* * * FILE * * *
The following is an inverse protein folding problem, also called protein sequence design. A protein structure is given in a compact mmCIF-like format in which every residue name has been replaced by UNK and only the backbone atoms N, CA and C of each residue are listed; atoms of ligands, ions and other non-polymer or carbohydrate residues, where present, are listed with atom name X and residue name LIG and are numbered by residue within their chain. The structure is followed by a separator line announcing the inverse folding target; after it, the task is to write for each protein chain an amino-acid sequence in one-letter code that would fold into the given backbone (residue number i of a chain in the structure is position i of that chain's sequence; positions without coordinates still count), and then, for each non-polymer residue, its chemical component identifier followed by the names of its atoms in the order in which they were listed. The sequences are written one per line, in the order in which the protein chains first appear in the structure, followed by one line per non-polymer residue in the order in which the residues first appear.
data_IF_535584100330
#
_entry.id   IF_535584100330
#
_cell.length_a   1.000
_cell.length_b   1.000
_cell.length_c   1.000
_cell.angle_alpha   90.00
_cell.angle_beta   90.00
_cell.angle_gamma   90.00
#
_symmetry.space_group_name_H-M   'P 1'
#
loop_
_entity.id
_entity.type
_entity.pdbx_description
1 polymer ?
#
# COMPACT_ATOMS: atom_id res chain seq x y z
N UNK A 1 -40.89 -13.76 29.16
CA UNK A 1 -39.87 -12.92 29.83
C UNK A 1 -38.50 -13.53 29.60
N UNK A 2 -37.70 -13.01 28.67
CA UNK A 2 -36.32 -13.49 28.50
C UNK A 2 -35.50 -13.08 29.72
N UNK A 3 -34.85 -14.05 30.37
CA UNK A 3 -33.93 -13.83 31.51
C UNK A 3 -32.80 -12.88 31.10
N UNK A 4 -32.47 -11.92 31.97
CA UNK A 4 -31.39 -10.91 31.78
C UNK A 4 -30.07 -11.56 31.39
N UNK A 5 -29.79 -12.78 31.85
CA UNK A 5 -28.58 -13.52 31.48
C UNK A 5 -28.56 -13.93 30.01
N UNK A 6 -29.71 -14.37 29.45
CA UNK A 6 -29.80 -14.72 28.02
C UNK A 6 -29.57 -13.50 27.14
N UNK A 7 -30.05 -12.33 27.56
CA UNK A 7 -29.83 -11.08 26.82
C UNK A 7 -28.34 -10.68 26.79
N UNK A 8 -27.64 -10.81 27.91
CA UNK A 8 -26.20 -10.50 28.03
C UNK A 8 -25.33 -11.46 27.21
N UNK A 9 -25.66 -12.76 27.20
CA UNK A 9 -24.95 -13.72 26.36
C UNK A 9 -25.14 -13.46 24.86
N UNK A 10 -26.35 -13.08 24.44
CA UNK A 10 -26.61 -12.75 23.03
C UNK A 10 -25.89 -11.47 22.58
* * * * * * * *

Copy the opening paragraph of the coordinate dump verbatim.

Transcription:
The following is an inverse protein folding problem, also called protein sequence design. A protein structure is given in a compact mmCIF-like format in which every residue name has been replaced by UNK and only the backbone atoms N, CA and C of each residue are listed; atoms of ligands, ions and other non-polymer or carbohydrate residues, where present, are listed with atom name X and residue name LIG and are numbered by residue within their chain. The structure is followed by a separator line announcing the inverse folding target; after it, the task is to write for each protein chain an amino-acid sequence in one-letter code that would fold into the given backbone (residue number i of a chain in the structure is position i of that chain's sequence; positions without coordinates still count), and then, for each non-polymer residue, its chemical component identifier followed by the names of its atoms in the order in which they were listed. The sequences are written one per line, in the order in which the protein chains first appear in the structure, followed by one line per non-polymer residue in the order in which the residues first appear.